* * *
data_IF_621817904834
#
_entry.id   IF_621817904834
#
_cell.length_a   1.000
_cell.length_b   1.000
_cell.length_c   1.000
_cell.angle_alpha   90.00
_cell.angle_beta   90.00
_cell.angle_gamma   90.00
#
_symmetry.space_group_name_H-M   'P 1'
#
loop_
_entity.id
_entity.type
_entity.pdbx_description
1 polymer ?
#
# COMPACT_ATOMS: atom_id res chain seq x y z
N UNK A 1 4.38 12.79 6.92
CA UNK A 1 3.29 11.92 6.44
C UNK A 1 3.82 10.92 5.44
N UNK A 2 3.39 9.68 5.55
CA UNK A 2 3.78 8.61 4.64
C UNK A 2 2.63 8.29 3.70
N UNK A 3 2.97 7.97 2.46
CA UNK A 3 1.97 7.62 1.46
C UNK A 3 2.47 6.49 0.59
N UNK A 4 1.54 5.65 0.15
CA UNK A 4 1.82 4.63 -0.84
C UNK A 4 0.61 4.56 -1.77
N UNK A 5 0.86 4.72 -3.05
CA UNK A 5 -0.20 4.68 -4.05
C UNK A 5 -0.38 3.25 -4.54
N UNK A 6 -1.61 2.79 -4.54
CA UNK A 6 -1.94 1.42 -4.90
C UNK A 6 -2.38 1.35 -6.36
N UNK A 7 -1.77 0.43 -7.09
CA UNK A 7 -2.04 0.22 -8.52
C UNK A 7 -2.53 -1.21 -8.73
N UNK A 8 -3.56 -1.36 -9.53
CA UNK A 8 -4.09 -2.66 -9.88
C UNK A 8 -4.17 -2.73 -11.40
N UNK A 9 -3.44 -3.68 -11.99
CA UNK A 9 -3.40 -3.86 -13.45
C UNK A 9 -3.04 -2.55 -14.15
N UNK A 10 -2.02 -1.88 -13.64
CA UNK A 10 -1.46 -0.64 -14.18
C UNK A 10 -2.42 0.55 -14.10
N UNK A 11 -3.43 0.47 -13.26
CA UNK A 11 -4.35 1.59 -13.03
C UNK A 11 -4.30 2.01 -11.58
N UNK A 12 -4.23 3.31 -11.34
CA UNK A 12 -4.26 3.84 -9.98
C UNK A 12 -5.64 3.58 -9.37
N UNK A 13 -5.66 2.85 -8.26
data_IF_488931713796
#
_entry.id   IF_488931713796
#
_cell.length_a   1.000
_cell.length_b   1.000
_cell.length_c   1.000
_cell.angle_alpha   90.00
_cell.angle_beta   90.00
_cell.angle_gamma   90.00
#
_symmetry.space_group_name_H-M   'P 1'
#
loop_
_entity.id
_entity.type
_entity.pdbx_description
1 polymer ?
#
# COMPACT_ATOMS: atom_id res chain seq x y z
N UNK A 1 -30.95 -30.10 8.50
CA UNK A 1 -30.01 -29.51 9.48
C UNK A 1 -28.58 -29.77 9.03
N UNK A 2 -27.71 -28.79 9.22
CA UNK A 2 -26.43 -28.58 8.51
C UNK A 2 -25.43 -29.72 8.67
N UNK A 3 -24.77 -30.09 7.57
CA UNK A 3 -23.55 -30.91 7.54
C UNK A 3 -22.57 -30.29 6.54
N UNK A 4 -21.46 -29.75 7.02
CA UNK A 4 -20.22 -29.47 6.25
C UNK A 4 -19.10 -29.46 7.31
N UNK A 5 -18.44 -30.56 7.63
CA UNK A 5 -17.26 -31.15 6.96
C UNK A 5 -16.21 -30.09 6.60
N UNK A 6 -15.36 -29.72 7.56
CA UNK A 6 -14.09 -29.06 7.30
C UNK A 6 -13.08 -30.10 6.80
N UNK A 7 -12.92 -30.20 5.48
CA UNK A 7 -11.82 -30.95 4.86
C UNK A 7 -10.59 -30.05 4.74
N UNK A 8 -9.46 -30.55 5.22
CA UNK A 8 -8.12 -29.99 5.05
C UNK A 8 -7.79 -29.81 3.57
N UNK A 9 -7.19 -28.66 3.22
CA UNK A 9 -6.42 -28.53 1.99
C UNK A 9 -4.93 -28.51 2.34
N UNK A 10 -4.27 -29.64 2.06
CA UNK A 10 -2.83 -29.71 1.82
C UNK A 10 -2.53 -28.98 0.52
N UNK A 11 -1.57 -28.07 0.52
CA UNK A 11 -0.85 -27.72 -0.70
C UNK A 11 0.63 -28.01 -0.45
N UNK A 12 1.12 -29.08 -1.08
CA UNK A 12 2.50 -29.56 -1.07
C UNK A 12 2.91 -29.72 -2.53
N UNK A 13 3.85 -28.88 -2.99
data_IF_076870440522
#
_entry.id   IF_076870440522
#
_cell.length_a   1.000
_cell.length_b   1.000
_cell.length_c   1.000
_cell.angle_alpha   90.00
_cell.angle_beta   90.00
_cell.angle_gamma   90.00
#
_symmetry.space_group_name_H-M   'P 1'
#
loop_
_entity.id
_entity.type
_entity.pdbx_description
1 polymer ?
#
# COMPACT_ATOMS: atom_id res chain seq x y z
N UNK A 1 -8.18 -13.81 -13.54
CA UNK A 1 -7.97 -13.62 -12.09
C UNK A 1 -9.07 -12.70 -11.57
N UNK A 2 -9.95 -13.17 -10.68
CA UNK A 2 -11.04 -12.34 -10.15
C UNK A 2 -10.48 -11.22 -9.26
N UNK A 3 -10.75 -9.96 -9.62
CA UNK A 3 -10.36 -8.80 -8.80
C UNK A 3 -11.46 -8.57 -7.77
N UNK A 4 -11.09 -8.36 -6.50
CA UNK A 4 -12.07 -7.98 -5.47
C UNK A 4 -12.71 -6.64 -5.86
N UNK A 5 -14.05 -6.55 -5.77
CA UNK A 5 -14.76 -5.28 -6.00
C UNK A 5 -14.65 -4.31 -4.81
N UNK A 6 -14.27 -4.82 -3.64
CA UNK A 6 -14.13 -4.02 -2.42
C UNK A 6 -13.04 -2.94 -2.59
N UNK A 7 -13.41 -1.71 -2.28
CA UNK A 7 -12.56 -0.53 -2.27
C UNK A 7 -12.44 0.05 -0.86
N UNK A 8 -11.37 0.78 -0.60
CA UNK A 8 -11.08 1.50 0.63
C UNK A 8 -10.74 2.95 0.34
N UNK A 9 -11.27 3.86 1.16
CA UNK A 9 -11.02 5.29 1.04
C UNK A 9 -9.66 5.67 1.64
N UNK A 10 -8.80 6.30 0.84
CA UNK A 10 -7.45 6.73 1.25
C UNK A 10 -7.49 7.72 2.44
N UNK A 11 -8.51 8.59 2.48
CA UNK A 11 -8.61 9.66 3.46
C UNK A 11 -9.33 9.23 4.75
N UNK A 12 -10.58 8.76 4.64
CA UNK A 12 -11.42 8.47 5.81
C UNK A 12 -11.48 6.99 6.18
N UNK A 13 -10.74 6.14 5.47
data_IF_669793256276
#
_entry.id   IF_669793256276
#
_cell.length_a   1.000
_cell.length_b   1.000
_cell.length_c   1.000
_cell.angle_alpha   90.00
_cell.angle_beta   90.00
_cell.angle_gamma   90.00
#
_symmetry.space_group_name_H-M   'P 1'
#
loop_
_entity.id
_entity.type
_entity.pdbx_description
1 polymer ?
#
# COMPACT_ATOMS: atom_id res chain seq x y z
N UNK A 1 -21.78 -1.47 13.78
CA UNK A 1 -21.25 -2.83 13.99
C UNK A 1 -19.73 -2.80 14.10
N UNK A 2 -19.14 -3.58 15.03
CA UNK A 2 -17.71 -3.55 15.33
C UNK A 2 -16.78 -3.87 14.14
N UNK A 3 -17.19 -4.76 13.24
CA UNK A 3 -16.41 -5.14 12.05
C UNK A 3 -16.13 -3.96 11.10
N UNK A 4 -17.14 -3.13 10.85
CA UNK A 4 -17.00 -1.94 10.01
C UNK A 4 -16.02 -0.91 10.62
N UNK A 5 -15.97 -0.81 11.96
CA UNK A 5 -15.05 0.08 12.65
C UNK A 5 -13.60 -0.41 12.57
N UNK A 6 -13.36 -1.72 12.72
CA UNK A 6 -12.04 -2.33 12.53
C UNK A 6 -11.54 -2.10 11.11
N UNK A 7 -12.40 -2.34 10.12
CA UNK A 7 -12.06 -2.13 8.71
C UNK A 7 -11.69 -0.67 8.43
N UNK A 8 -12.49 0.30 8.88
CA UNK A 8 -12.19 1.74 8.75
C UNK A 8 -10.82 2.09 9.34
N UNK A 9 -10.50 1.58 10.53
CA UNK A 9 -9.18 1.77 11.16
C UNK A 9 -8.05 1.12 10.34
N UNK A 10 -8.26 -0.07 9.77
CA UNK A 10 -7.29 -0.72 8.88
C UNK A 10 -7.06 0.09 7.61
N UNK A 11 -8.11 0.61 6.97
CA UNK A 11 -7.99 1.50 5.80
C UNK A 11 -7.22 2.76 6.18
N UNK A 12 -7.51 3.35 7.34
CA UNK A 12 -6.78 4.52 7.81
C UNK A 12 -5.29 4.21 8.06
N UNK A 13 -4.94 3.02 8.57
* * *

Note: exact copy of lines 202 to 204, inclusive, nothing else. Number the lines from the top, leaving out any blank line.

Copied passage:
CA UNK A 4 -17.00 -1.94 10.01
C UNK A 4 -16.02 -0.91 10.62
N UNK A 5 -15.97 -0.81 11.96